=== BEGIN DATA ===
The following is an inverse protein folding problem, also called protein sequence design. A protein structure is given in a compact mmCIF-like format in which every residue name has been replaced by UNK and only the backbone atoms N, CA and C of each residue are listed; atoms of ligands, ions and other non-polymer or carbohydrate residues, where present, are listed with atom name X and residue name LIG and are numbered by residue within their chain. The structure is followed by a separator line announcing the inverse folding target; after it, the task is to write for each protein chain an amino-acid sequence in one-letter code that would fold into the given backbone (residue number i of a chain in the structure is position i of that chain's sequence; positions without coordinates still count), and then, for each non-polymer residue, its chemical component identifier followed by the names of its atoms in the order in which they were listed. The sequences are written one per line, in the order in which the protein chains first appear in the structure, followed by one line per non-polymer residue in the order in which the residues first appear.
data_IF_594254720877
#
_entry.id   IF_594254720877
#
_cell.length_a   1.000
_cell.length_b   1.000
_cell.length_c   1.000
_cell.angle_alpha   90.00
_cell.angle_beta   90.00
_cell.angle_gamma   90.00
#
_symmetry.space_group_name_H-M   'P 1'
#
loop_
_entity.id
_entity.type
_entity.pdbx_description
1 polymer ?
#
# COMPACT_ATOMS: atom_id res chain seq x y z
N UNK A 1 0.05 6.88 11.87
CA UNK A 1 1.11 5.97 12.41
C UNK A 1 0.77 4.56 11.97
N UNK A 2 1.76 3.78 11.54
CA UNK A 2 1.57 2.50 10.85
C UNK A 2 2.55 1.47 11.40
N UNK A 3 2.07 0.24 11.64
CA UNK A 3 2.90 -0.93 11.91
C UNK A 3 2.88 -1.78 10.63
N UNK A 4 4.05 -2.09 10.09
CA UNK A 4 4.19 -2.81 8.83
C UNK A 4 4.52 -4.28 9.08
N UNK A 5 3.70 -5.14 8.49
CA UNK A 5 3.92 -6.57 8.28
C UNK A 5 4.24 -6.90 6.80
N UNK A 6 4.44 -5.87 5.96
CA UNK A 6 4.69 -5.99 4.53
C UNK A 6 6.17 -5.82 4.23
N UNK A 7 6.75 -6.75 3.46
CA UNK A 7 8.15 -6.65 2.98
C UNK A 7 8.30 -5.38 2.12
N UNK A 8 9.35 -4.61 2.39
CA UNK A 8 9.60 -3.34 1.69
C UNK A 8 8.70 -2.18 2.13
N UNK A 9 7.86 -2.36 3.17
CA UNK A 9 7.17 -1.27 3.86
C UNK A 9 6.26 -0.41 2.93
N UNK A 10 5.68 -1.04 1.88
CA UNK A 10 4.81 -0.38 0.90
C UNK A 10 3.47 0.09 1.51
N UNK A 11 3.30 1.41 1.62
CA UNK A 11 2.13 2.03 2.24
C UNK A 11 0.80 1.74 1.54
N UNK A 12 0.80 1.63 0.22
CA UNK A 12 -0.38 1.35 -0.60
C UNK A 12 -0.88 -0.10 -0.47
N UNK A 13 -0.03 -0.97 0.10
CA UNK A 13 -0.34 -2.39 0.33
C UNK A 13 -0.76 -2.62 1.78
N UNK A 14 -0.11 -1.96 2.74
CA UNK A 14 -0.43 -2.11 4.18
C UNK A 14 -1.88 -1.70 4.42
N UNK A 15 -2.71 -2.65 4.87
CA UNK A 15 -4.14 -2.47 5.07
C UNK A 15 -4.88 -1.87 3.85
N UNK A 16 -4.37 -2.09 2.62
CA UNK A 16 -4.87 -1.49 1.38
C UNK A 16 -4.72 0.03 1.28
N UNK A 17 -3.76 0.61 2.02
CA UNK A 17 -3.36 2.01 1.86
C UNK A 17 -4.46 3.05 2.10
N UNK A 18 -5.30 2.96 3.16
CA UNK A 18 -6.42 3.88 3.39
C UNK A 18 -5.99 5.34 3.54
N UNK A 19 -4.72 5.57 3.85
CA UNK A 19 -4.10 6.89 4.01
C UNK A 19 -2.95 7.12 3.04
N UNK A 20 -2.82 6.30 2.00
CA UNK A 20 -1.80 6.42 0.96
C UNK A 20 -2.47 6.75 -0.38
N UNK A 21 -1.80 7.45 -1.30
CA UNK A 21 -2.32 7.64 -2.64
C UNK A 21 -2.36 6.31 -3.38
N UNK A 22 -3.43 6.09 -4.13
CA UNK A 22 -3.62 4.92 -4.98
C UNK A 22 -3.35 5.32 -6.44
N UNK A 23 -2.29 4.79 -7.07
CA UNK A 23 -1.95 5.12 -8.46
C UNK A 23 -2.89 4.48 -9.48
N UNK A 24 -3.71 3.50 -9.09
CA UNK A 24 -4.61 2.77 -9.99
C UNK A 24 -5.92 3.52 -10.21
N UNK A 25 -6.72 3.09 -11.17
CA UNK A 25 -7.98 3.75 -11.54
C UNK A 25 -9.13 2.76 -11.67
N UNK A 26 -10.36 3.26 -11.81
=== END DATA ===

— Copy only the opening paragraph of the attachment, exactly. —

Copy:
The following is an inverse protein folding problem, also called protein sequence design. A protein structure is given in a compact mmCIF-like format in which every residue name has been replaced by UNK and only the backbone atoms N, CA and C of each residue are listed; atoms of ligands, ions and other non-polymer or carbohydrate residues, where present, are listed with atom name X and residue name LIG and are numbered by residue within their chain. The structure is followed by a separator line announcing the inverse folding target; after it, the task is to write for each protein chain an amino-acid sequence in one-letter code that would fold into the given backbone (residue number i of a chain in the structure is position i of that chain's sequence; positions without coordinates still count), and then, for each non-polymer residue, its chemical component identifier followed by the names of its atoms in the order in which they were listed. The sequences are written one per line, in the order in which the protein chains first appear in the structure, followed by one line per non-polymer residue in the order in which the residues first appear.